W2 vs 1099 Pros and Cons: What are the Differences for Employers

In the past, the most common type of work was 9-5 work, where employees would work a set schedule for big corporations. With the explosion of the gig worker economy and freelancing, the societal scene is starting to shift.

W2 vs 1099 Pros and Cons

If you currently own a business, it’s a good idea to get familiar with the various types of workers as they have different tax obligations depending on which you hire. Two of the main types of workers are ones that need W2s and ones that need 1099s. This post will cover W2 vs 1099 Pros and Cons, as well as some of the key differences between the two.

What is a W2, and Who is it For?

A Form W-2, or W-2 tax form, is an IRS tax form that records how much income an employee made throughout the year and their benefits and taxes. It’s a form that records wages paid to employees and taxes withheld from employees throughout the year. The form will contain basic information like employer/employee addresses, an employee social security number, and EIN (Employer Identification Numbers).

As part of the employment agreement with full-time and part-time employees, employers must fill out and send this form to workers at the end of the year. Employees will then take this form to file their year-end tax returns. On top of wages, the W-2 form will also show the amount that both employees and employers paid for 401(k) plans, HSA contributions, and healthcare.

W2 workers are employees who are full or part-time at the job. However, because the company fully employs them, employers need also to pay a larger chunk of their FICA tax, FUTA, and SUTA.

FUTA and SUTA both relate to unemployment compensation (in the event the employee gets let go), and FICA is related to Medicare taxes and Social Security taxes.

Pros of a W-2

Greater Control

One of the main benefits of hiring W-2 employees is how much control employers have over them. Hiring a W2 employee, you get to dictate their hours, training schedule, and daily tasks. This fact can be highly beneficial if you’re looking for someone to complete an essential duty in a specific way.

Some W-2 workers prefer stability and a set job schedule when it comes to the traditional employee side. In general, a W-2 worker will have more of their working life dictated by the employer.

Longer-Term Solution

If an employer has a task that takes a long time to complete and requires a high level of commitment, hiring a W-2 employee could be a smart move. W-2 employees are fully employed and, as such, are hired for an indefinite amount of time. This benefits employers as they will constantly have team members available to delegate tasks to.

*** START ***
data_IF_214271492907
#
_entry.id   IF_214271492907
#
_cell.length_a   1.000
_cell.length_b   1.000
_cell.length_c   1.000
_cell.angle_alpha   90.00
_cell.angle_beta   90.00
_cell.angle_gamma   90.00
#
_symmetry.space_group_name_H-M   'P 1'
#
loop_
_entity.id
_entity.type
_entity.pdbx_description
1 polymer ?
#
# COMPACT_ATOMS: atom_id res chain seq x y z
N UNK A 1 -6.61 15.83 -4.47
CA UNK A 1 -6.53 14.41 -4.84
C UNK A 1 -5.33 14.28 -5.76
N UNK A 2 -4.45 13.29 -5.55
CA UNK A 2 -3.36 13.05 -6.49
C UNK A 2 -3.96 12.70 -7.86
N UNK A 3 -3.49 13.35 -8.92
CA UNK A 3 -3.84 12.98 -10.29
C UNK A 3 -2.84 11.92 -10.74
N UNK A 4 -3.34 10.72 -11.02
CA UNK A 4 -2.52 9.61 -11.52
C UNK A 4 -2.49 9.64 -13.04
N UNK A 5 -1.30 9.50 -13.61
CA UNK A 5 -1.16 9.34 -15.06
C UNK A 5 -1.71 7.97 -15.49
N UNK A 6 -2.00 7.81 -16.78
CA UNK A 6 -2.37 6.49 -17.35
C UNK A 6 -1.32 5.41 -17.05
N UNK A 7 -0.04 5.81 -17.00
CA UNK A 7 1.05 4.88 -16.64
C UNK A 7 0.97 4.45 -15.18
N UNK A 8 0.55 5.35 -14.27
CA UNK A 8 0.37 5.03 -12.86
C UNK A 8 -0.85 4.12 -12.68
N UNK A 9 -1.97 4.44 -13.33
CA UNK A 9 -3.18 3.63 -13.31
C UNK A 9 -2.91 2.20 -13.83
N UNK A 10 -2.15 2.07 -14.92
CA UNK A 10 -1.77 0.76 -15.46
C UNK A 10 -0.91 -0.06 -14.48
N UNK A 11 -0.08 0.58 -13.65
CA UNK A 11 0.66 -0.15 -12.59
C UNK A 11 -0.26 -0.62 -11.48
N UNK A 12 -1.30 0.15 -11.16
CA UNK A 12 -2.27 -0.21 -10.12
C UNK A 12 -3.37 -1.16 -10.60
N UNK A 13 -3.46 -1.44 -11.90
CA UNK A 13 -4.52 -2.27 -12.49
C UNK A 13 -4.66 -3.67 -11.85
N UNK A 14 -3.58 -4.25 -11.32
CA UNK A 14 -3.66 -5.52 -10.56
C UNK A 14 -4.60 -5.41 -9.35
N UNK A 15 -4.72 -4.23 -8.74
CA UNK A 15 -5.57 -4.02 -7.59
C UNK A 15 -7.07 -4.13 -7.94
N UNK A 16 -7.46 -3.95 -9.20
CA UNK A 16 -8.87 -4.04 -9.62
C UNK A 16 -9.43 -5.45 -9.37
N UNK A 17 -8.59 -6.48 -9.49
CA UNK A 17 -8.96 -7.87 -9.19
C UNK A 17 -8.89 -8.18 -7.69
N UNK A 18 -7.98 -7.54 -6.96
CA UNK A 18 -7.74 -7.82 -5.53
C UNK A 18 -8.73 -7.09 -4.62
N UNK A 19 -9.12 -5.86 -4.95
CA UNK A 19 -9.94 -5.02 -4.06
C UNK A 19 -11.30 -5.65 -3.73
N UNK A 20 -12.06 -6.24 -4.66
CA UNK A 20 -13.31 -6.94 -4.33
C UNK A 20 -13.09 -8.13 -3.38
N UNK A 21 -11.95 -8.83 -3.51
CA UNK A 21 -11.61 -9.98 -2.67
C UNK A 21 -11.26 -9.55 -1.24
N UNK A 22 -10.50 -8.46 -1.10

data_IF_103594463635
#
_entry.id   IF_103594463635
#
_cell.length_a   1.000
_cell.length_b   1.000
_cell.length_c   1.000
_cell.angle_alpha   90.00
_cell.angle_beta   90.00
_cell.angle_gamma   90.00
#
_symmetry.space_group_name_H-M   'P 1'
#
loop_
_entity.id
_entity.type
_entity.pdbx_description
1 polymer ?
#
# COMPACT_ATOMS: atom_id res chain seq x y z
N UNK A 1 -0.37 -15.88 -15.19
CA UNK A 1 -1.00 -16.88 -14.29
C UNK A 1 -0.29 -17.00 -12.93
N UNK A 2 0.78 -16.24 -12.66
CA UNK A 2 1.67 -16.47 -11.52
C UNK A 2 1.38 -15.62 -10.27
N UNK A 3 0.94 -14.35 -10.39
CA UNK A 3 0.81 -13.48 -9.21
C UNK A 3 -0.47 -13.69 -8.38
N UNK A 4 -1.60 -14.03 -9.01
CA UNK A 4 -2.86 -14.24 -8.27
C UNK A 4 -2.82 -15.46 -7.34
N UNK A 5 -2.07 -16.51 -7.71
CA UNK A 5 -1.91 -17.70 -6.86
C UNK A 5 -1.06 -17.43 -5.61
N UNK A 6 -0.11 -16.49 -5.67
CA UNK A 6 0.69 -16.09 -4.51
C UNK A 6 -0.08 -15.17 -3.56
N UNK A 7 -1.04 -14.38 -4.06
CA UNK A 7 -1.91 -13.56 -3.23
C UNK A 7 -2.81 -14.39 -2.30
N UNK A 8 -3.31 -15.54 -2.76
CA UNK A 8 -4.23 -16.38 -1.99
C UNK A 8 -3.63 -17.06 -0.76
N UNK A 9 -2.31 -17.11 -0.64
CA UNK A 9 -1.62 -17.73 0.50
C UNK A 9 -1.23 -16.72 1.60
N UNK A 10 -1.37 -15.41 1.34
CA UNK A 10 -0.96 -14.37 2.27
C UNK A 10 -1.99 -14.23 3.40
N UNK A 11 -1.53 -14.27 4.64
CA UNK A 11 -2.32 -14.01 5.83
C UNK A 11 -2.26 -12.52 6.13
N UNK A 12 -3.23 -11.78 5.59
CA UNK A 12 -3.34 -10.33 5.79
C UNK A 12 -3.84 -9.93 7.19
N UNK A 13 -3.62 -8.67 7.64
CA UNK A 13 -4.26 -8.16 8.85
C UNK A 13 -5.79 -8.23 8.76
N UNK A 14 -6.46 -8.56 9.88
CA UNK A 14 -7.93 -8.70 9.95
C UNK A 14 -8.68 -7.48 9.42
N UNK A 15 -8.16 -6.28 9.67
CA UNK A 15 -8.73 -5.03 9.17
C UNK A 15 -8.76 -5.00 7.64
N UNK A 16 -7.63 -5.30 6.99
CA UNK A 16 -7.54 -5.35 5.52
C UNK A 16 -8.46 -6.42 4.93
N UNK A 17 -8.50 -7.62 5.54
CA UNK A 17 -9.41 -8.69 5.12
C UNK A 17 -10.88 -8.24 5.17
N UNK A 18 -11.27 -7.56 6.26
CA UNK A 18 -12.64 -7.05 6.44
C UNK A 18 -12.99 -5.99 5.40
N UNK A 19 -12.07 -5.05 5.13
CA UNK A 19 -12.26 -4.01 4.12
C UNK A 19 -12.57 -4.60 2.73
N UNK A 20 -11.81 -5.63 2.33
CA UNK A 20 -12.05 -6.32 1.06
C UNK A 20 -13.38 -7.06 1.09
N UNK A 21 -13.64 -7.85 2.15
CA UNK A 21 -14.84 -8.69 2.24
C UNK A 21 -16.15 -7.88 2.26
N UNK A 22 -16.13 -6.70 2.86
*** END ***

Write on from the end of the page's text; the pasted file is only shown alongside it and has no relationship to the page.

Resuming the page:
For employees, this can also be a plus as they are offered job security and a constant source of income.


W-2 employees are typically taken care of by companies much better than 1099 workers. Employers usually offer certain regular employee benefits like contributing to a retirement plan, providing health insurance, and paying for sick leave.

These are all rare to come by for 1099 workers, as they usually work on a project-by-project basis.

Cons of a W-2


Employers need to pay for certain extra benefits, which means that it will ultimately cost more for them—adding up the training required to get new employees up to speed, the health insurance they’ll need, and all the tax contributions.

Time Commitment

Employers usually need to spend much more time training W-2 employees than just hiring a 1099 contractor. On top of that, employees typically need to work a standard 9-5 or 8-5 job, meaning they have less freedom in their day-to-day life. In addition, some employees can feel trapped by this rigid work schedule.

More Liability

Since employees have more protection than contractors, employers need to work extra hard to get them the legal protections they need.

This includes paying payroll taxes and unemployment taxes, providing unemployment insurance, and providing certain disability benefits.

What is 1099, and Who is it For?

Employers use the Form 1099-MISC to record an independent contractor’s earnings. In the same way the IRS uses the W-2, the 1099-MISC form informs the IRS of how much a company paid a contractor. Companies must file a 1099 form if they spend over $600 on a contractor (wages, rent, or health care payments).

Contractors are otherwise known as freelancers, consultants, or even small business owners. They are categorized by the IRS as “self-employed” and can be found in all sorts of professions. For example, a 1099 contractor could be a pricey lawyer hired for a one-time legal case or a low-earning freelance writer for a website.

Contractors usually have greater control over their time but also suffer from more risk. They don’t receive employee-type benefits and are responsible for paying their own taxes. That being said, contractors also have a few perks to help them out, including deductions. As a contractor, you’re able to deduct certain business expenses to help with your taxes. These are typical expenses related to small businesses and can include home office expenses, meal expenses, and even portions of rent (if you work at home).